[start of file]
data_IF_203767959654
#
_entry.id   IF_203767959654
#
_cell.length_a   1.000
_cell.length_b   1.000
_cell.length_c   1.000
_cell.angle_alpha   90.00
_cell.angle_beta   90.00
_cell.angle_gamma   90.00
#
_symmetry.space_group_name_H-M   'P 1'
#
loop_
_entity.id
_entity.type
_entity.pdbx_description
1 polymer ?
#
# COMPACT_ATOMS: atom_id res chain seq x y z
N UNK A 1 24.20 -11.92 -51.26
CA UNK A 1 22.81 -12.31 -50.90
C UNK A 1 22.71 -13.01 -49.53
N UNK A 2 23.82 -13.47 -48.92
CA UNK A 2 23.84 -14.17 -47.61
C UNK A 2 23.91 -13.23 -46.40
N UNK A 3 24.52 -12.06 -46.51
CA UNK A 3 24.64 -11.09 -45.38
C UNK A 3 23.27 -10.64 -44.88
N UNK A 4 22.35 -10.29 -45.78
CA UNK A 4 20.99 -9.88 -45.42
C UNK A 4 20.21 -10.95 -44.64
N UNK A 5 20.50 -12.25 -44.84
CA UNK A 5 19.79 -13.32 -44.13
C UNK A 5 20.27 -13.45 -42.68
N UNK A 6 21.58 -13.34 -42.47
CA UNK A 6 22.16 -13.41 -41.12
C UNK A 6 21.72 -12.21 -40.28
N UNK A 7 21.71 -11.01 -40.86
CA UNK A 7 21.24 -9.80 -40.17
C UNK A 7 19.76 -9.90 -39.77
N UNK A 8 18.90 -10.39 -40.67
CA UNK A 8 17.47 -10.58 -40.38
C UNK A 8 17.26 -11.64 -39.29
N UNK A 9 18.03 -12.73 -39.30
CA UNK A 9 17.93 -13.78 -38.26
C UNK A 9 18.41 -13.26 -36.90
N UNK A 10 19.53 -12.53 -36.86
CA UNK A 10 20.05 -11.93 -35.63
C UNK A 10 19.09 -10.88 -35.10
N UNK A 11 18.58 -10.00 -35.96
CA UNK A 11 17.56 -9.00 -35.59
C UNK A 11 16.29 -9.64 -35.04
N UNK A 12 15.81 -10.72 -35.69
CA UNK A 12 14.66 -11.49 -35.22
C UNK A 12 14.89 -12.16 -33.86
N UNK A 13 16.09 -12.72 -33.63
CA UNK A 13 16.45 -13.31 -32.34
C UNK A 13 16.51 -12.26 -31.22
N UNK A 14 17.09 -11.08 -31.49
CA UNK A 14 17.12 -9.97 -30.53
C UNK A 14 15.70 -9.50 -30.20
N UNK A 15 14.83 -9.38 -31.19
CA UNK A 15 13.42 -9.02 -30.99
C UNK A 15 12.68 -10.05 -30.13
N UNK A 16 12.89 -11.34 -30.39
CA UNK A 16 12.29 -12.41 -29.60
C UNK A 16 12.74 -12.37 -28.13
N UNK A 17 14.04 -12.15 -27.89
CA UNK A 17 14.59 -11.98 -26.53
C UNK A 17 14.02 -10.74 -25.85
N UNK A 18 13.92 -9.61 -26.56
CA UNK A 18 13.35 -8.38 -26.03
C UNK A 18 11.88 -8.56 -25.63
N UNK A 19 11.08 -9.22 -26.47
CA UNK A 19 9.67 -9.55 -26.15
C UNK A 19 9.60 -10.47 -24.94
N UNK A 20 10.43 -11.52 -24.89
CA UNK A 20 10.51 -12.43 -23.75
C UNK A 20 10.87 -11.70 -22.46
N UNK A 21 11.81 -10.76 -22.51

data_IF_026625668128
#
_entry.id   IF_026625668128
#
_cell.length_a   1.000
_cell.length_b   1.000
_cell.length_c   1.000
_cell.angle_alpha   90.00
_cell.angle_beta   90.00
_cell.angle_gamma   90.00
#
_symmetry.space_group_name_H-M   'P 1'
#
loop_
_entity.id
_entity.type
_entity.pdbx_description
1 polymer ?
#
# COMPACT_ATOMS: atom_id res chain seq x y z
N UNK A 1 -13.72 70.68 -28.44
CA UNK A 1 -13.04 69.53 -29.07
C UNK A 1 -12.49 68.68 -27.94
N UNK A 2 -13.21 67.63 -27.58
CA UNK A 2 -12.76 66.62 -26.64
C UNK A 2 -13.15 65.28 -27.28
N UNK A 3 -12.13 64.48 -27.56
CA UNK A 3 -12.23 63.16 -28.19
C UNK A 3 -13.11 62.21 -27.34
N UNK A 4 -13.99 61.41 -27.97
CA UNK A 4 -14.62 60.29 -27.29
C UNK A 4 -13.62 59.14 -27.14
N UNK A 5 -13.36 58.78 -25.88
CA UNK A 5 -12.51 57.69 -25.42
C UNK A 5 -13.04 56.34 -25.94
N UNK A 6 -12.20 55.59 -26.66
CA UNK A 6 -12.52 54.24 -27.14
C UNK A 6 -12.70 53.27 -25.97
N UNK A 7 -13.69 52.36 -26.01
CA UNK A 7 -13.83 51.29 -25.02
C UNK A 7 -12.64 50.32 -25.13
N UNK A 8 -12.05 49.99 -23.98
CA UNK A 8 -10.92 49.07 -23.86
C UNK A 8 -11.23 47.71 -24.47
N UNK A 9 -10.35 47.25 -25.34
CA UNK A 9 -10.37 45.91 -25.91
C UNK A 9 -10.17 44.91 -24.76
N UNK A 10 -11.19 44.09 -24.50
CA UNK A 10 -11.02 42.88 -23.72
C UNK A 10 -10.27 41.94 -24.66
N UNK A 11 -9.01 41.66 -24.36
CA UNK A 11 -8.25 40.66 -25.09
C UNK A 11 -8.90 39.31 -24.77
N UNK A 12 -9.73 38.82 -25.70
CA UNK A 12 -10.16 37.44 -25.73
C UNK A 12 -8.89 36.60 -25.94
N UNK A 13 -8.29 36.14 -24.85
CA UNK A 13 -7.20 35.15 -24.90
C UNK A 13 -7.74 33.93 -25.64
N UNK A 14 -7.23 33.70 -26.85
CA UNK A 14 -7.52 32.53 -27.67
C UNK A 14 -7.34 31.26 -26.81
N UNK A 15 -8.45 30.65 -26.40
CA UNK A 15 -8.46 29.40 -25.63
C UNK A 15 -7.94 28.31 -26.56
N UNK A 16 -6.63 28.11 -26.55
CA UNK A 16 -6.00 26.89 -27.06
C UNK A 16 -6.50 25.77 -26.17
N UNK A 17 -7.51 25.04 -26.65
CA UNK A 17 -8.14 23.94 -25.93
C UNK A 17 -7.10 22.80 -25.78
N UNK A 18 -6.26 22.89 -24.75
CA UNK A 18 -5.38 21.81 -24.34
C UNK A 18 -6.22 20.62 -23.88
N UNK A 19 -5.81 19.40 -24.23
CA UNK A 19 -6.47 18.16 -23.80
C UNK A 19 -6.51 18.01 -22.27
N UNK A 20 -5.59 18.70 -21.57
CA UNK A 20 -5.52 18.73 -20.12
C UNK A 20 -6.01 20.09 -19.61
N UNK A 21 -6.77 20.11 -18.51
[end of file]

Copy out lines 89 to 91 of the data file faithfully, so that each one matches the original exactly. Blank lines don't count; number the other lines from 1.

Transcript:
_cell.angle_alpha   90.00
_cell.angle_beta   90.00
_cell.angle_gamma   90.00